For more than three decades, Richard Susskind has been one of the profession's most prolific voices in support of implementing technology with legal services delivery. He's the author of more than 10 books on the topic, and his next one will focus on technology in the courtroom.
For years, Paul Lippe has been a leader in helping corporate law departments adopt the approaches used in the best and most innovative parts of their own companies—and in doing so, significantly changing the relationships with and the work done by their outside lawyers.
During the past few months, I have been giving presentations all over the world. One of the things I would touch upon are the eroding effects of commoditization. I know there are a lot of misconceptions around this topic. By now, most lawyers acknowledge that commoditization exists, but most believe commoditized work equals "simple work" or "bulk work." This couldn’t be further from the truth.
Five years ago, a committed group of law firm leaders and law firm service providers embarked on a journey to reimagine the legal profession with a futurist’s view.
While many innovation journeys begin with an examination of the current state of a business, team, product or service in order to determine how to make what exists better, this innovation journey was different.
I think many law firms historically acquired their clients first and their markets second. Somewhere early in a firm’s genesis, one of its lawyers landed a client and performed the assigned tasks well; impressed, that client hired the lawyer again and recommended the lawyer to a similar client, which also retained the lawyer, and more followed.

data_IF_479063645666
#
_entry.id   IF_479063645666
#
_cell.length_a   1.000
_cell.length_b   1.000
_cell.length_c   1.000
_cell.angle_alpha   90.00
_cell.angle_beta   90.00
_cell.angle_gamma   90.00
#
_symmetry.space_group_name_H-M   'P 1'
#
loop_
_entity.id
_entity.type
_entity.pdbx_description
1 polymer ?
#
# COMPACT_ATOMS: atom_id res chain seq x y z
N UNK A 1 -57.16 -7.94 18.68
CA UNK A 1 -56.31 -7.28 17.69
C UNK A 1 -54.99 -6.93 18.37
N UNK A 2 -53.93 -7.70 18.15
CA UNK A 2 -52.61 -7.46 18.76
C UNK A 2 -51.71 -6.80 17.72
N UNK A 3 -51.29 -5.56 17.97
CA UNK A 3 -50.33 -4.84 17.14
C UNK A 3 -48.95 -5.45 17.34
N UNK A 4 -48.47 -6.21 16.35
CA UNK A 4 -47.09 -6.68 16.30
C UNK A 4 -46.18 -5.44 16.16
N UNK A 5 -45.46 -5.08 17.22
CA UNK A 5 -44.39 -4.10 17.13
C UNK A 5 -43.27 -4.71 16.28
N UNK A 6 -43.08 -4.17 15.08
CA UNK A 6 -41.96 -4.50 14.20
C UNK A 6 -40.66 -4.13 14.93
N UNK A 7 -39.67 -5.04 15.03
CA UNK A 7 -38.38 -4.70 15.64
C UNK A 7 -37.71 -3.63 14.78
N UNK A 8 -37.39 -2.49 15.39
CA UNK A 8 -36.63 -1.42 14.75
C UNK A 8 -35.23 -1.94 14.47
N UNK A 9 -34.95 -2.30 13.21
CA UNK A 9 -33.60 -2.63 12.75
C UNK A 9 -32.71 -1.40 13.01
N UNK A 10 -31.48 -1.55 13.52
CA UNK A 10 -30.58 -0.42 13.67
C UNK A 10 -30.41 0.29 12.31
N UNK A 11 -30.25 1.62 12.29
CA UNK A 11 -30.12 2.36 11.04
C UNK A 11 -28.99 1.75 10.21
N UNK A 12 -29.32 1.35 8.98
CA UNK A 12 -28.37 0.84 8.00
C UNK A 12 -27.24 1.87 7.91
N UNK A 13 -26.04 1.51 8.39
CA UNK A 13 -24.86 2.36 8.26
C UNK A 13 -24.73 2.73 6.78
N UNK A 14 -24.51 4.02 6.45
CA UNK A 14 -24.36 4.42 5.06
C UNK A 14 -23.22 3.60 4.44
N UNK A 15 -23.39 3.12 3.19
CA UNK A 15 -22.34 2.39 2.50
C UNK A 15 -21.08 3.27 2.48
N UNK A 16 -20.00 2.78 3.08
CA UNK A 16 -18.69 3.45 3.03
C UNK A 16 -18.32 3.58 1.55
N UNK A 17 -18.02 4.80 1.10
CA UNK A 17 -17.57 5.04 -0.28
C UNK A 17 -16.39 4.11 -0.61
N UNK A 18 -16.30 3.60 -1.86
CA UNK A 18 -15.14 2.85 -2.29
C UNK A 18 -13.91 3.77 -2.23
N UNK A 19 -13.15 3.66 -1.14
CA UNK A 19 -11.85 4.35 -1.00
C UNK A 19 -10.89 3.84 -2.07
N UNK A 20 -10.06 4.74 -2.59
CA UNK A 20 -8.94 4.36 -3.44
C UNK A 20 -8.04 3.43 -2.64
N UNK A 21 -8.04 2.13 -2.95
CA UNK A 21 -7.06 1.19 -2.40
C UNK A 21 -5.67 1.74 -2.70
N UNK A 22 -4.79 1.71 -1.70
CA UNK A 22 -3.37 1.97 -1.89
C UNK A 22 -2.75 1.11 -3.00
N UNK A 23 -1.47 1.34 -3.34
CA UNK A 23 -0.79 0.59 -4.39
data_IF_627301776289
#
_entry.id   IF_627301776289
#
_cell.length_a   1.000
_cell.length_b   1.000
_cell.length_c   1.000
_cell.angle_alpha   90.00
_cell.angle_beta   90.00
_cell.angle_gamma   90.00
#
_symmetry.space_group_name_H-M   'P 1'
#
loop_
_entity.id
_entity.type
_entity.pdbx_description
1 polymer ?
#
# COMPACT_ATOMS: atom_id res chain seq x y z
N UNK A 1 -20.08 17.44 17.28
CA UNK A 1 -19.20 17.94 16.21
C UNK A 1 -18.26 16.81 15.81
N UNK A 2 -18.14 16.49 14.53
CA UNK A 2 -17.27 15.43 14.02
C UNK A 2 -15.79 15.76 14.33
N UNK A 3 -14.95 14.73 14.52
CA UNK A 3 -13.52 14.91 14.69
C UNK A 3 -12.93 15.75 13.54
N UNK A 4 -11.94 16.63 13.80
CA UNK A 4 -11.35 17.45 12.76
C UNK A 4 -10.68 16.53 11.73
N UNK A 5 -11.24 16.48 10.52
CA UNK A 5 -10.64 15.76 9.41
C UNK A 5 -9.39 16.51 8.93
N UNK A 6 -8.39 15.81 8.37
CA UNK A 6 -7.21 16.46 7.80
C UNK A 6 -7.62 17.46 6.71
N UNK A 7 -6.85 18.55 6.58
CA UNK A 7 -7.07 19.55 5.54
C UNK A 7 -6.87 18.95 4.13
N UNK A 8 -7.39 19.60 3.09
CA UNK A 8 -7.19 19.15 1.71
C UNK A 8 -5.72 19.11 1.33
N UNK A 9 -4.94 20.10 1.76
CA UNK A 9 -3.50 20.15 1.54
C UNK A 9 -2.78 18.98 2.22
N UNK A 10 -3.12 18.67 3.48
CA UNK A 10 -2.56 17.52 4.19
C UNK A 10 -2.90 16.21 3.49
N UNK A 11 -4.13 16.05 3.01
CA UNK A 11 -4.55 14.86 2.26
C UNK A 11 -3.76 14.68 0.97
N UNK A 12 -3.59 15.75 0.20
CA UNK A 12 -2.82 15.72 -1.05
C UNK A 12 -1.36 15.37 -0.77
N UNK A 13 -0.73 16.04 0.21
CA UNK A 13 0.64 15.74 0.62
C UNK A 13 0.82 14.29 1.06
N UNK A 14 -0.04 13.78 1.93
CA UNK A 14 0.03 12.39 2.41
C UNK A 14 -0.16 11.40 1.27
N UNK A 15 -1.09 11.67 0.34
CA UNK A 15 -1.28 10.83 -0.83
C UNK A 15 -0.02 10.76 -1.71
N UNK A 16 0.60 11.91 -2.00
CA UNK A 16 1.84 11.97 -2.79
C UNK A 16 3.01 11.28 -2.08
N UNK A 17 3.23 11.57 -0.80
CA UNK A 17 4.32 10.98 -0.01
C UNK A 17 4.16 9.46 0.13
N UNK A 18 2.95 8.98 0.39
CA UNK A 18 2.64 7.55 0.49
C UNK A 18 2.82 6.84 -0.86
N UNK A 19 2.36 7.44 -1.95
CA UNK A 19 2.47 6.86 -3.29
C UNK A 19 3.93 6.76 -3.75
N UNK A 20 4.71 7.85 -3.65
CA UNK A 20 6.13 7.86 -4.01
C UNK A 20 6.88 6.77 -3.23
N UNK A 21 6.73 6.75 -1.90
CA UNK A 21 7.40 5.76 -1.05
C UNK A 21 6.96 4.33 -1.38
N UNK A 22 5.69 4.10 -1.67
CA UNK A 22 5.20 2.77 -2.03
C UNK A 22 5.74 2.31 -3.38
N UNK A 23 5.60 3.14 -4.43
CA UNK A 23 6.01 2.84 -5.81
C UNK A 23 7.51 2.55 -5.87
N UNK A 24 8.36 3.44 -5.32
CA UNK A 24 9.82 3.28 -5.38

HP’s legal department recently announced that it will withhold up to 10 percent of fees from law firms that do not meet its diversity standards, to draw attention to law’s lagging performance in advancing diversity.
Innovation has been the buzzword in the legal sector for several years. These days, there is a seminar or conference on innovation or IT disruption in the legal sector every week. Fueled by these repeated messages, many law firms start building apps, giving models away for free or embark on using software for such tasks as due diligence.
Born and raised in Austria, Roland Vogl fell in love with California almost from the moment he arrived in 1999 as a student at Stanford Law School. In particular, he was drawn to the entrepreneurial ethos of Stanford's home base of Silicon Valley.
"The idea of being in Silicon Valley and being immersed in the gung-ho spirit where people solve problems—not so much by policy and lawmaking but by building new systems—really appealed to me," says Vogl, a 2017 Legal Rebels Trailblazer.
The website Lawyerist focuses on getting attorneys information they want. Determining what that is isn't hard, says founder Sam Glover, because readers frequently tell him through the site's discussion forum or on social media.